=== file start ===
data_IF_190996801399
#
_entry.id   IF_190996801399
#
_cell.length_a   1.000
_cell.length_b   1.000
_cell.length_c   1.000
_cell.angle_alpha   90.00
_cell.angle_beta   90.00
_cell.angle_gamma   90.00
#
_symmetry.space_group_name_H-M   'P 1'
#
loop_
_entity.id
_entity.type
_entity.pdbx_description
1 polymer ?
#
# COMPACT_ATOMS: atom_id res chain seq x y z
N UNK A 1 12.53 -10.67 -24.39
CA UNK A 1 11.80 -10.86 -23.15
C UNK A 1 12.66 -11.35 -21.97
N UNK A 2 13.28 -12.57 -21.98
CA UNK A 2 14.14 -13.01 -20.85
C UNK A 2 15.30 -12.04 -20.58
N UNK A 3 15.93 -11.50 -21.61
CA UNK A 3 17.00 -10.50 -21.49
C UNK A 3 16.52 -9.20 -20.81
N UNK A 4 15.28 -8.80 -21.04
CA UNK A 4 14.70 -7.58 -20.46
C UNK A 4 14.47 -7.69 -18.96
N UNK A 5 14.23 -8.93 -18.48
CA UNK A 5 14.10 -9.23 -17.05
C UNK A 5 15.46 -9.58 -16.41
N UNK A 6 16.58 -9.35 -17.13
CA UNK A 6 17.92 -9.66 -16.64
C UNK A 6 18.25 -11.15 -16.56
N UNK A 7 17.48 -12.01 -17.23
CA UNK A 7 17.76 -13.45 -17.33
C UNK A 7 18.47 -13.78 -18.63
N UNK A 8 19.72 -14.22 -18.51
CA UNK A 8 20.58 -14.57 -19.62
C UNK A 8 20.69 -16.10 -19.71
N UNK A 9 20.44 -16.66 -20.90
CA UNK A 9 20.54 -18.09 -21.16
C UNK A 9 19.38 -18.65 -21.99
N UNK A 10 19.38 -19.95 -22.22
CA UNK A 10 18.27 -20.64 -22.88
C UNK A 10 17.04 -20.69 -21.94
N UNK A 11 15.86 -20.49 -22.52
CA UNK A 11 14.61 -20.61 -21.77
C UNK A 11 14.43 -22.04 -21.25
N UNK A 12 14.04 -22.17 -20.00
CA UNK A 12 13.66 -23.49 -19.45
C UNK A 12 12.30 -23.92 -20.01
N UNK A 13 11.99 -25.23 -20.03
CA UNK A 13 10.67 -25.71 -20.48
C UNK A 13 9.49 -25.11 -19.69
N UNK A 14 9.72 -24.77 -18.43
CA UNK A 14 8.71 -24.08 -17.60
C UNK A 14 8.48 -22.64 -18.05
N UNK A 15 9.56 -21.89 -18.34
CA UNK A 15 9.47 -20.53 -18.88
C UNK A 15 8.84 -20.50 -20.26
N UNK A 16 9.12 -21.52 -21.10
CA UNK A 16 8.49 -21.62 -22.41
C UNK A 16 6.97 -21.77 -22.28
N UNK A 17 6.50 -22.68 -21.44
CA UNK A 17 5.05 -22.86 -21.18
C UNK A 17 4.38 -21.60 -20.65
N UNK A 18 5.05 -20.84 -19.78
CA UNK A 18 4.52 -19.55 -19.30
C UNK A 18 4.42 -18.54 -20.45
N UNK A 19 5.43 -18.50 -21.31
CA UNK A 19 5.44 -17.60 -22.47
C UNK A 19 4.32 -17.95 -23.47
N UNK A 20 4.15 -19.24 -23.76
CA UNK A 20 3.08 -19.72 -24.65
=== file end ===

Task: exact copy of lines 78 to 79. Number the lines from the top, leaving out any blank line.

N UNK A 20 4.15 -19.24 -23.76
CA UNK A 20 3.08 -19.72 -24.65